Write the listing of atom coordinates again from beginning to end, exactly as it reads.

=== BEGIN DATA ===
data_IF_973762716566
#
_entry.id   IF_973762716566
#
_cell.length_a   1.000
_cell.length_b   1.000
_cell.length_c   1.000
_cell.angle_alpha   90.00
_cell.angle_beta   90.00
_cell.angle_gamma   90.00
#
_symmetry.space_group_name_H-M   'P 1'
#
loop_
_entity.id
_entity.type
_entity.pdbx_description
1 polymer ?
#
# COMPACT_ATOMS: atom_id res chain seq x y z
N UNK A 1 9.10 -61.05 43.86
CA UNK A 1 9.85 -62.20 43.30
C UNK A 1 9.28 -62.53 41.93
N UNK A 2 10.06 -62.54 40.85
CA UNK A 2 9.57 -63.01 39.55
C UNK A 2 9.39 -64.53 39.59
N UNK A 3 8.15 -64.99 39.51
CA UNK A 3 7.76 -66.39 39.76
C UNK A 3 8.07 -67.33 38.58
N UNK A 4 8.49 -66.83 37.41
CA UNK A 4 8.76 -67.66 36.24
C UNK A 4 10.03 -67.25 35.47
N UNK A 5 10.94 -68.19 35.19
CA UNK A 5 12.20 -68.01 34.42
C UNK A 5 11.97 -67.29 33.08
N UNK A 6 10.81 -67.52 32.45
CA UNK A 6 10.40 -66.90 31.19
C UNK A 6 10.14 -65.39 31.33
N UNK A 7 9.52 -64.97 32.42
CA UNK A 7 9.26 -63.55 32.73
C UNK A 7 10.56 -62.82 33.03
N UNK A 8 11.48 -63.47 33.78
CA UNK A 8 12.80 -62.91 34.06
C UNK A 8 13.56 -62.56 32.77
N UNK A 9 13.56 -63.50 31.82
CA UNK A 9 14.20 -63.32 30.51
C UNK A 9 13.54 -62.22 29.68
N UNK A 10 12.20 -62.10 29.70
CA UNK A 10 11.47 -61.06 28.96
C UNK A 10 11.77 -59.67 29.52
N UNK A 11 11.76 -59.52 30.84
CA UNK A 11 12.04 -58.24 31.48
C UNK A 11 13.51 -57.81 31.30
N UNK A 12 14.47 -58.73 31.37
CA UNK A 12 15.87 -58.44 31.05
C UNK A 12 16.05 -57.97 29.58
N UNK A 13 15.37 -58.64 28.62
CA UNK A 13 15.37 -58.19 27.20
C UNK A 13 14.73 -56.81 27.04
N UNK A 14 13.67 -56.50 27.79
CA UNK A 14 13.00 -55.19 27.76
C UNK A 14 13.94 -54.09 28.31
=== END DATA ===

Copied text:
data_IF_973762716566
#
_entry.id   IF_973762716566
#
_cell.length_a   1.000
_cell.length_b   1.000
_cell.length_c   1.000
_cell.angle_alpha   90.00
_cell.angle_beta   90.00
_cell.angle_gamma   90.00
#
_symmetry.space_group_name_H-M   'P 1'
#
loop_
_entity.id
_entity.type
_entity.pdbx_description
1 polymer ?
#
# COMPACT_ATOMS: atom_id res chain seq x y z
N UNK A 1 9.10 -61.05 43.86
CA UNK A 1 9.85 -62.20 43.30
C UNK A 1 9.28 -62.53 41.93
N UNK A 2 10.06 -62.54 40.85
CA UNK A 2 9.57 -63.01 39.55
C UNK A 2 9.39 -64.53 39.59
N UNK A 3 8.15 -64.99 39.51
CA UNK A 3 7.76 -66.39 39.76
C UNK A 3 8.07 -67.33 38.58
N UNK A 4 8.49 -66.83 37.41
CA UNK A 4 8.76 -67.66 36.24
C UNK A 4 10.03 -67.25 35.47
N UNK A 5 10.94 -68.19 35.19
CA UNK A 5 12.20 -68.01 34.42
C UNK A 5 11.97 -67.29 33.08
N UNK A 6 10.81 -67.52 32.45
CA UNK A 6 10.40 -66.90 31.19
C UNK A 6 10.14 -65.39 31.33
N UNK A 7 9.52 -64.97 32.42
CA UNK A 7 9.26 -63.55 32.73
C UNK A 7 10.56 -62.82 33.03
N UNK A 8 11.48 -63.47 33.78
CA UNK A 8 12.80 -62.91 34.06
C UNK A 8 13.56 -62.56 32.77
N UNK A 9 13.56 -63.50 31.82
CA UNK A 9 14.20 -63.32 30.51
C UNK A 9 13.54 -62.22 29.68
N UNK A 10 12.20 -62.10 29.70
CA UNK A 10 11.47 -61.06 28.96
C UNK A 10 11.77 -59.67 29.52
N UNK A 11 11.76 -59.52 30.84
CA UNK A 11 12.04 -58.24 31.48
C UNK A 11 13.51 -57.81 31.30
N UNK A 12 14.47 -58.73 31.37
CA UNK A 12 15.87 -58.44 31.05
C UNK A 12 16.05 -57.97 29.58
N UNK A 13 15.37 -58.64 28.62
CA UNK A 13 15.37 -58.19 27.20
C UNK A 13 14.73 -56.81 27.04
N UNK A 14 13.67 -56.50 27.79
CA UNK A 14 13.00 -55.19 27.76
C UNK A 14 13.94 -54.09 28.31